How to Do Bird of Paradise (Svarga Dvijasana) in Yoga

Proper Form, Variations, and Common Mistakes

 Verywell / Ben Goldstein

Also Known As: Svarga Dvidasana

Targets: Leg strength, balance

Level: Intermediate

Bird of Paradise Pose (Svarga Dvijasana) looks challenging. There is a lot going on in this pose with the bind, standing on one leg, and the hamstring stretch. It starts to make a lot more sense when you break it down step by step. You must be able to do a Bound Extended Side Angle Pose (Baddha Utthita Parsvakonasana) before you can tackle Bird of Paradise. If you can manage the bind with a strap, an open chest, and a smile, feel free to go ahead and try to take on the transition to standing in Svarga Dvijasana incorporating your strap. But if you're still working on the bind, don't be in a rush to move on. This pose will still be here when you're ready for it. 


This pose strengthens the legs and core. It stretches the arms and opens the hips and hamstrings. It also improves balance. It's not a position you will often find yourself in daily life, but you will be more ready to meet any balance challenges that come your way. Traditionally, it is said to open the sacral chakra and the root chakra.

Step-by-Step Instructions

Begin in Bound Extended Side Angle Pose.

  1. Turn your head so that your gaze comes to your front foot.
  2. Step your back foot forward so that your feet are parallel to the front of your mat. Keep the bind while you do this. It's OK if it takes you a few steps to get the back foot forward. Now you're in a forward bend with your arms wrapped around one leg. Keep both knees slightly bent.
  3. Transfer your weight to your free leg (the unbound one). Stand firmly on that foot.
  4. Lift your other foot off the ground. Slowly bring yourself up to standing, keeping the bind and therefore lifting the bound leg up with you.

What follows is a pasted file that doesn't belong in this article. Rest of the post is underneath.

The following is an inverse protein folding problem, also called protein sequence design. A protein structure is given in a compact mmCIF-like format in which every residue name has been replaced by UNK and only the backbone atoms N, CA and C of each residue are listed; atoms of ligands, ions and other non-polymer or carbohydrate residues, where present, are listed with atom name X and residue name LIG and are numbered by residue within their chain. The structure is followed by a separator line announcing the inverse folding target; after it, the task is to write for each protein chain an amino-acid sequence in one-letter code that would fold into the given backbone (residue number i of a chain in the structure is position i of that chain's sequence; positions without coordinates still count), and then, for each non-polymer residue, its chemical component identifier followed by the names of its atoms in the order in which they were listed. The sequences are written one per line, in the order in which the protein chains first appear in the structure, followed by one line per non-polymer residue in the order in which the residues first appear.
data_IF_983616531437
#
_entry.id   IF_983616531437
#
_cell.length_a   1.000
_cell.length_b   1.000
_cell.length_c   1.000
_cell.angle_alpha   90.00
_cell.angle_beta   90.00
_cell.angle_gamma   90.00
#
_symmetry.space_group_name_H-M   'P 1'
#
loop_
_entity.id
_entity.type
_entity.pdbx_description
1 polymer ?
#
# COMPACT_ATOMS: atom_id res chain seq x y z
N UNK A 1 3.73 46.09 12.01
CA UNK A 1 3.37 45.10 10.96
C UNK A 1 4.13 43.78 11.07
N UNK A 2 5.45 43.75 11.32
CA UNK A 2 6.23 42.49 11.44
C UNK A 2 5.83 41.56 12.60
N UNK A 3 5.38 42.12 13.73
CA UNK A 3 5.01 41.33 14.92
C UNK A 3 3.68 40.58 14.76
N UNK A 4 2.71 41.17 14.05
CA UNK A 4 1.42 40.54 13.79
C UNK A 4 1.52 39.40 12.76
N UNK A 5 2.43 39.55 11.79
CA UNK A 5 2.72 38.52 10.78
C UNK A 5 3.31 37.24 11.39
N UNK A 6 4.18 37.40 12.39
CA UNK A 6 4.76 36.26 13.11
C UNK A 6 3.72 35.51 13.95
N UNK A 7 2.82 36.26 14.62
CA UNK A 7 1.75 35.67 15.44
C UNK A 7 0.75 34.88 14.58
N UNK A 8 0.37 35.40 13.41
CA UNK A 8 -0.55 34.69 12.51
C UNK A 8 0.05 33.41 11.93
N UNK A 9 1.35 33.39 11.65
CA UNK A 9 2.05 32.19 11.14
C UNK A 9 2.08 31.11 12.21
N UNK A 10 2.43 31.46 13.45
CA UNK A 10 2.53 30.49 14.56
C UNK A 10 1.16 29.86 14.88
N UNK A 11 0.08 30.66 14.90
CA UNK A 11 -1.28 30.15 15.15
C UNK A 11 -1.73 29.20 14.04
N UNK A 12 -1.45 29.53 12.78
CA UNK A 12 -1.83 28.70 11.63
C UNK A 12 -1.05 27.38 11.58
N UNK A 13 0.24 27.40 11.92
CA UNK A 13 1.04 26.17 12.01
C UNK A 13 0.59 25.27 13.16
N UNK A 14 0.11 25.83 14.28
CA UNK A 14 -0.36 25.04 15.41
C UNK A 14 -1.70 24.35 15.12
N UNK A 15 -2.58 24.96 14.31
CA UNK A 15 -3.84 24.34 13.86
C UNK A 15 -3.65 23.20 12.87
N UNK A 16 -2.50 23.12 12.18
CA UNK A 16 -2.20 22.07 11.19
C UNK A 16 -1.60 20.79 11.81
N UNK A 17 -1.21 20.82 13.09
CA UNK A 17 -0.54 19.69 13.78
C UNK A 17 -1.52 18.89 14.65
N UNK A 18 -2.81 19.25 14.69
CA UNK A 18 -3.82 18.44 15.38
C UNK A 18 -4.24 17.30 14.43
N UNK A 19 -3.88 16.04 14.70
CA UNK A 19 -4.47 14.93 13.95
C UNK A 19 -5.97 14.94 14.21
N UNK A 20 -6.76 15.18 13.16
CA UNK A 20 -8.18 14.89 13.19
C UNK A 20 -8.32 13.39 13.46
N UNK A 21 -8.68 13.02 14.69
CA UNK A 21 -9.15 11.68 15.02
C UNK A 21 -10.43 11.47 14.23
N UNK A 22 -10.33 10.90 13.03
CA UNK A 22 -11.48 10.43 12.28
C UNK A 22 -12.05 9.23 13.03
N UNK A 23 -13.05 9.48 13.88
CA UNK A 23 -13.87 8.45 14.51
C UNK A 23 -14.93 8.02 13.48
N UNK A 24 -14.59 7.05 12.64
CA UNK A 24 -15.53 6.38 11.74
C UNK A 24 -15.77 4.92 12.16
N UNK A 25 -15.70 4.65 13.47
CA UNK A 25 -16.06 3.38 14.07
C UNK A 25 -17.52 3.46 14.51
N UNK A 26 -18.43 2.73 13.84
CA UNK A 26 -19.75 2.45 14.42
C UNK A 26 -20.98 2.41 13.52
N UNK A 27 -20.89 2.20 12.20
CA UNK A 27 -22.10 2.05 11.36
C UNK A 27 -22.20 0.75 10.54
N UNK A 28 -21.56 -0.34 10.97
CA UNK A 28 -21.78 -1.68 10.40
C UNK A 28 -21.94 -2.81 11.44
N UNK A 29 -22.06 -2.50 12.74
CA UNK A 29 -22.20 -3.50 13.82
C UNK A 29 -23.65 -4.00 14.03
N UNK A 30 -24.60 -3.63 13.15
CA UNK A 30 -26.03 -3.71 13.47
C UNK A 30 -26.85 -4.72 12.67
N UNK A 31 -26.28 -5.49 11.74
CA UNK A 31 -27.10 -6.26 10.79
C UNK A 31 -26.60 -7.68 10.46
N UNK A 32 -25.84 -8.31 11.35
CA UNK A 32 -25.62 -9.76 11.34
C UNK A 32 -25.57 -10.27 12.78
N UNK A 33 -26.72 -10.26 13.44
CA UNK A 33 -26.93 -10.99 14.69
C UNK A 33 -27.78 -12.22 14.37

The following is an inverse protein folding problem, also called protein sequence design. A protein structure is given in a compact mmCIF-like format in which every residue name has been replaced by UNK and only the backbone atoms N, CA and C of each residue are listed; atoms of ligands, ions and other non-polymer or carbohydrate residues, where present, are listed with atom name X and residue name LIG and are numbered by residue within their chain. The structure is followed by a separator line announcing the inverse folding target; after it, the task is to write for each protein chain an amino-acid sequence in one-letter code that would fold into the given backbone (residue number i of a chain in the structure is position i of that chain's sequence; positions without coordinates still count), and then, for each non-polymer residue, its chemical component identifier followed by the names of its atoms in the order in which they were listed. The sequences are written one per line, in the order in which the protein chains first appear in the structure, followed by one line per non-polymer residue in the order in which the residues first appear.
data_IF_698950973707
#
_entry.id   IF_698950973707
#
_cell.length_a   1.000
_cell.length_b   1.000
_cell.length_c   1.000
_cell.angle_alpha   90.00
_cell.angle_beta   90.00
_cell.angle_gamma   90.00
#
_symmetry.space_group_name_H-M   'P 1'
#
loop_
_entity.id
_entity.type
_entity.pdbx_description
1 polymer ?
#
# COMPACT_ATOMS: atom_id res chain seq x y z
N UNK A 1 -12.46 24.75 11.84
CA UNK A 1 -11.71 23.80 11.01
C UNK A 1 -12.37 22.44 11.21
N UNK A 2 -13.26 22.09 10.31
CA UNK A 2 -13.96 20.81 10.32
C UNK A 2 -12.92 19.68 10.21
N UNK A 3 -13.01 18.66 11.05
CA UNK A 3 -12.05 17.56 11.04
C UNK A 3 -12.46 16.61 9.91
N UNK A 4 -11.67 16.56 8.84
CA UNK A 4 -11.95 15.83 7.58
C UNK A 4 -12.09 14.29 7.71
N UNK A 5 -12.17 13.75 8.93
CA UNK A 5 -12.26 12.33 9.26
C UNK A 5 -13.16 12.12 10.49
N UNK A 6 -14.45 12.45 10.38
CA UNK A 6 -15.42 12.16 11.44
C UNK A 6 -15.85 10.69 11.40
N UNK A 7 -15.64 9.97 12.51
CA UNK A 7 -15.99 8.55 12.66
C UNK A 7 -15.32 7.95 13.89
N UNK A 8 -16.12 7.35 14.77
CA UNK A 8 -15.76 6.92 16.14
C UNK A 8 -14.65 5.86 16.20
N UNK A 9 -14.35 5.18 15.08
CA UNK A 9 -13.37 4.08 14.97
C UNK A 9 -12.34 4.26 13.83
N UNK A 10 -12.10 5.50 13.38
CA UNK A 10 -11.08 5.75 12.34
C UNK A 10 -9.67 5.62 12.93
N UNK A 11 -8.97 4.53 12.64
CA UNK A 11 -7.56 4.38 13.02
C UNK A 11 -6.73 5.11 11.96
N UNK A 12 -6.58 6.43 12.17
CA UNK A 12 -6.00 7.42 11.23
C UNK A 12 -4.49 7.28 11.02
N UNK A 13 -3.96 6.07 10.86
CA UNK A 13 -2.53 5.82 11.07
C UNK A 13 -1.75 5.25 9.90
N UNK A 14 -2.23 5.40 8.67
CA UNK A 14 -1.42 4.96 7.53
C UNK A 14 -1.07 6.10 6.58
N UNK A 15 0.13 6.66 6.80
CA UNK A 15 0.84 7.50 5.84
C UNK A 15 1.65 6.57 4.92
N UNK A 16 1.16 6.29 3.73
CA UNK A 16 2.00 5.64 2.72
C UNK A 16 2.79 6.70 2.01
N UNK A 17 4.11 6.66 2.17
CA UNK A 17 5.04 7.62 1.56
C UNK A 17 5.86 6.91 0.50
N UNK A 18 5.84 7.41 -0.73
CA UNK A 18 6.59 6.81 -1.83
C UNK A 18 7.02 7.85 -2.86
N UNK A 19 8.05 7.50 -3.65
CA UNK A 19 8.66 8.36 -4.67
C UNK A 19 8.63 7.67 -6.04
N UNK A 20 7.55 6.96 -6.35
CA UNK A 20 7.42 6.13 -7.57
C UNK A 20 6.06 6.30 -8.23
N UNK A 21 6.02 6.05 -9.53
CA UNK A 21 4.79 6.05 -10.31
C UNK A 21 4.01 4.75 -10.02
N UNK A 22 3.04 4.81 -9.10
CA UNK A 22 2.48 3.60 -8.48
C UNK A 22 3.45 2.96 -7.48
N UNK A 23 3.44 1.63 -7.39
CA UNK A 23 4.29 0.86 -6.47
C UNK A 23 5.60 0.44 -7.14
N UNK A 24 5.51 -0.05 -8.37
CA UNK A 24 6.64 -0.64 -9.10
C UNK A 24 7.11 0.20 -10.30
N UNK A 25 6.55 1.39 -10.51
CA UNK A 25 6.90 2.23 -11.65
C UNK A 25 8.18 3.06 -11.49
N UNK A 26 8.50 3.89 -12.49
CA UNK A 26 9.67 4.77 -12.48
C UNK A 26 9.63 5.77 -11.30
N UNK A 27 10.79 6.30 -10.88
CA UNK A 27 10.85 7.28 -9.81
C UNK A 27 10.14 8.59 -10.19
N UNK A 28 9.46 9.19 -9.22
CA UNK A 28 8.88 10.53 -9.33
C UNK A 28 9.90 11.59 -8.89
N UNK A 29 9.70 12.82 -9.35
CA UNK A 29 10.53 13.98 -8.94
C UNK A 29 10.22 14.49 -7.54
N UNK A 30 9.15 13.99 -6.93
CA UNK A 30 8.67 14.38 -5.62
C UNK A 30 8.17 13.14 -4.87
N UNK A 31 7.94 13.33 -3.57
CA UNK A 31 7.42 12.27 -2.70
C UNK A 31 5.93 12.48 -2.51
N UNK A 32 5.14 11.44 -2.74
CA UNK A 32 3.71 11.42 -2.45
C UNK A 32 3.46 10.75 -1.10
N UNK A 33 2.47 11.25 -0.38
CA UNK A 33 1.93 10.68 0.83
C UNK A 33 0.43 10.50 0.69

5. When you feel steady in a standing position, begin to straighten the bound leg any amount. Bring your gaze over your opposite shoulder, away from your outstretched leg.
  6. To come out, rebend the bound leg and slowly lower that foot to the floor. Keep the bind as you step your free leg to the back of the mat, reversing the process you used to come into the pose. You'll end up back in Bound Side Angle Pose.
  7. Release the bind and repeat on the other side.

Common Mistakes

Avoid these errors to get the most from this pose and avoid injuries.

Attempting It Too Soon

As an intermediate pose, you must be familiar with basic poses and especially those that lead up to this pose before you attempt it.

Hunching Shoulders

Your shoulders should be pulled back, never hunched.

Modifications and Variations

This pose can be done in different ways to make it more accessible or to deepen the pose.

Need a Modification?

Stop whenever you find yourself needing to release the bind. You can use a strap instead of binding with your hands if you want to continue. Be patient. Practice near a wall at first to prevent a fall.

You can probably tell that this pose takes a lot of core strength. If you've got the bind but the balance is very challenging for you, add some yoga-inspired crunches to your routine. 

Up for a Challenge?

Straightening your lifted leg is the final flourish but is wholly dependent on your hip and hamstring flexibility. This will improve over time so don't force anything.

Safety and Precautions

Avoid this pose if you have any injury to your legs, knees, hips, back, or shoulder. As a balancing pose, it should be avoided during pregnancy and by those who have high blood pressure. If you experience any pain in your inner thigh or upper arm, it is possible you have tweaked a muscle or nerve. Release the pose.

Try It Out

Incorporate this move and similar ones into one of these popular workouts:

By Ann Pizer, RYT
Ann Pizer is a writer and registered yoga instructor who teaches vinyasa/flow and prenatal yoga classes.